The manifestations of climate change and other harmful impacts of human activity on the environment have an increasingly direct and negative impact on our lives. It’s no surprise that people today are more eco-conscious than ever.

We choose sustainable tote bags over plastic ones and seek the same in packaging products from brands we support. At home and in the office, we take measures to recycle, minimize waste, and conserve energy.

But on the global stage, the individual consumer is a bit-part player. The lead actors are businesses, operating on a scale that has far greater consequences for the environment. And it’s worrying that even in the face of imminent danger, many businesses continue to take a misguided approach towards sustainability.

Taking positive steps

Statistics are clear about the potential impact of businesses taking more positive steps in this regard. Just a hundred companies account for 71% of global emissions. The Business Determined Contribution of the Paris Climate Agreement accounts for 60% of pledged emissions cuts. Many Americans expect businesses to step up accordingly and use their purchasing power to make their voices heard.

In the modern world, who can really claim a lack of awareness in this regard? Certainly not business leaders. After all, their bottom line stands to benefit significantly from saving the environment.

By practicing sustainability, companies can better earn the loyalty of consumers. They also stand to save costs from wasteful practices while improving their position with regard to looming compliance and regulatory standards. And they stand to become more attractive to current and prospective employees, investors, and shareholders.

Struggling for impact

No matter what company you work for, it’s likely that green practices are being implemented in some form. In fact, they are probably prominently highlighted as evidence of your organization’s willingness to do their part and save the planet.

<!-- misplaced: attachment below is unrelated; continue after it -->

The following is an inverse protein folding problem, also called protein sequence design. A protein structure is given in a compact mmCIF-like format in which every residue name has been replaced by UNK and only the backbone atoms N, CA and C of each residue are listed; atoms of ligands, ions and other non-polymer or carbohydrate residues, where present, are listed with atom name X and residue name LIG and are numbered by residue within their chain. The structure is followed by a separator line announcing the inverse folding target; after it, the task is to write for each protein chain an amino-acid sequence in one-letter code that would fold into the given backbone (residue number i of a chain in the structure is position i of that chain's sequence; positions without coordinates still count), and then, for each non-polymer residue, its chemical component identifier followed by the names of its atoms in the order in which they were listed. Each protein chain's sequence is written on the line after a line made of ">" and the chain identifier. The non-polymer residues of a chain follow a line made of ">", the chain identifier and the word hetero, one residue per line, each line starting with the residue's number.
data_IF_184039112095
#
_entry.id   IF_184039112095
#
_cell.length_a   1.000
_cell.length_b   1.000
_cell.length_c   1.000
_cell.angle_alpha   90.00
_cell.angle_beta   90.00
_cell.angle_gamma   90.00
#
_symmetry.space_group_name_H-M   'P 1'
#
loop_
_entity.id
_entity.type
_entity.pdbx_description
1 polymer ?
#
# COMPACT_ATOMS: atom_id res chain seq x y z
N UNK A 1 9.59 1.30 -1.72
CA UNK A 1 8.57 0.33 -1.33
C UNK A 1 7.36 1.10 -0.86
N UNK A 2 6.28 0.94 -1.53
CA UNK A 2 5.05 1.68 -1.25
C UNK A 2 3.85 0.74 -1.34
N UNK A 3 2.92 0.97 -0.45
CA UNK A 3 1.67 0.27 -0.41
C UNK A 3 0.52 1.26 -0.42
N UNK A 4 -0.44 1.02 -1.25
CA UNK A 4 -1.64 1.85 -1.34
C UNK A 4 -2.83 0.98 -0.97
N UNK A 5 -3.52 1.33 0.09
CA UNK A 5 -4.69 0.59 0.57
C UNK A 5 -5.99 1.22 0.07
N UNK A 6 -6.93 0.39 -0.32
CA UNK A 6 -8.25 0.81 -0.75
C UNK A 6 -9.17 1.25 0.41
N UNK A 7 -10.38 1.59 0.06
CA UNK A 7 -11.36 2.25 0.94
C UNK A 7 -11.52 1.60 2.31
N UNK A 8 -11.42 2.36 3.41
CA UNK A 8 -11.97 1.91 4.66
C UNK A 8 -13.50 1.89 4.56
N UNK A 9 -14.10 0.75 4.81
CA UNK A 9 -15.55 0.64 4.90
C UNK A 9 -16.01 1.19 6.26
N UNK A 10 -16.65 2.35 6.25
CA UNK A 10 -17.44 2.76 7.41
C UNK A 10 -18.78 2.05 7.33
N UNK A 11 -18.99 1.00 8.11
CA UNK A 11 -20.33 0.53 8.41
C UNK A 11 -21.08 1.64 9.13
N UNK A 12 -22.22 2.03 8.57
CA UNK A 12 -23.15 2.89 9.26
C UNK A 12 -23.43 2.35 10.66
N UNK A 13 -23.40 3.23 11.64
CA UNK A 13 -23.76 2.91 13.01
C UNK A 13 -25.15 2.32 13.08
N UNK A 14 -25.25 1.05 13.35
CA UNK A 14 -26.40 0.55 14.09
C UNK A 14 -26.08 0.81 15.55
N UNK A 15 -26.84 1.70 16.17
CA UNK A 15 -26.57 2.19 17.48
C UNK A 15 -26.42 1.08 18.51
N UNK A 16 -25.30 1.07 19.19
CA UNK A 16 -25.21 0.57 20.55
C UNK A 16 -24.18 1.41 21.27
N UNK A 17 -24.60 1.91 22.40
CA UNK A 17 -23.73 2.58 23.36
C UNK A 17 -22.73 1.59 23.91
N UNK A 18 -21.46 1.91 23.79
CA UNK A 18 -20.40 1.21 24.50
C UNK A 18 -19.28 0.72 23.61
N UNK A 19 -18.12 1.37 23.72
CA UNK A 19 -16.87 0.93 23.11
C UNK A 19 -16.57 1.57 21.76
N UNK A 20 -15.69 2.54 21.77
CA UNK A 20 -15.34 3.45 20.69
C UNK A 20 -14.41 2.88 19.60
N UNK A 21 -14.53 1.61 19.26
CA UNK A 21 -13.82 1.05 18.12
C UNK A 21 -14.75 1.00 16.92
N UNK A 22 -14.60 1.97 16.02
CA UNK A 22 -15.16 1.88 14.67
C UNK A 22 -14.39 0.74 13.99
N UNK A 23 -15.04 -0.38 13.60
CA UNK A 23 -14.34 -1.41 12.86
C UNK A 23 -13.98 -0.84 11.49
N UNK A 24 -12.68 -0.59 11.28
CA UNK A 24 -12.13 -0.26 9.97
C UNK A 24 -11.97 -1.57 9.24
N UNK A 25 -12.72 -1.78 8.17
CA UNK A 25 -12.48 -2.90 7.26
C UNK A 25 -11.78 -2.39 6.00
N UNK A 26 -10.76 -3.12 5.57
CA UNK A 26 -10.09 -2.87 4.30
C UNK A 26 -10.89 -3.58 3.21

But what does the data say about the actual effectiveness of such measures? For that matter, where can you obtain such information regarding the impact of your company?

In most organizations, such information is invisible to employees and other stakeholders. Only leaders in the hierarchy are privy to the data. With such a lack of transparency, you can only assume that what’s being done is good enough.

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Two major assumptions are being made here. One is that business leaders are actually interested in the overall efficacy of their measures to save the environment instead of simply crunching the numbers relevant to profitability.

The other is that even if data indicates those measures aren’t enough, leaders would then be willing to go the extra mile and do more to help.

Too often, there’s a gap between what businesses need to do to attain real sustainability and what makes sense for them economically. Refusing to address this gap makes it difficult to have any real impact on the big picture. The environment continues to suffer, and society emerges as the real loser as the tragedy of the commons continues.

Aiming for true sustainability

The root of the problem is one of definition. It stems from businesses constantly associating sustainability with improvements to their bottom line or gaining a competitive edge over their peers.

The definition of true sustainability, however, has nothing to do with a company’s business model. It understands the thresholds of economic, environmental, and social resources involved in your operations.

Aggressive consumption of those resources can’t continue. Non-renewable resources, in particular, have to be managed carefully and recycled. We can’t be operating in fear of the idea that someone else will exploit a resource if we don’t get there first.

Failing to pursue true sustainability leads to half-measures and selective changes made in light of what favors the company while damaging the environment. For instance, Coca-Cola is working to improve its water stewardship but continues to manufacture over 100 billion single-use plastic bottles each year.

Sometimes, true sustainability will align with business profits. Often, however, it won’t. How many businesses are willing to embrace that concept and rework their operating models around it? Will your company take such measures? What role can you play in driving such change?

The answer depends on where you sit in an organization’s hierarchy. But one thing every member can do is call for transparency.

Viewing the big picture lets all stakeholders see how effective a company’s measures really are at mitigating its environmental impact relative to critical thresholds. It creates better accountability standards and prevents businesses from virtue signaling through selectively beneficial practices.

Only if businesses are transparent about their sustainability performance can they tackle difficult decisions about the scale and impact of operations with the right mindset. And that’s what it will take to drive real change.

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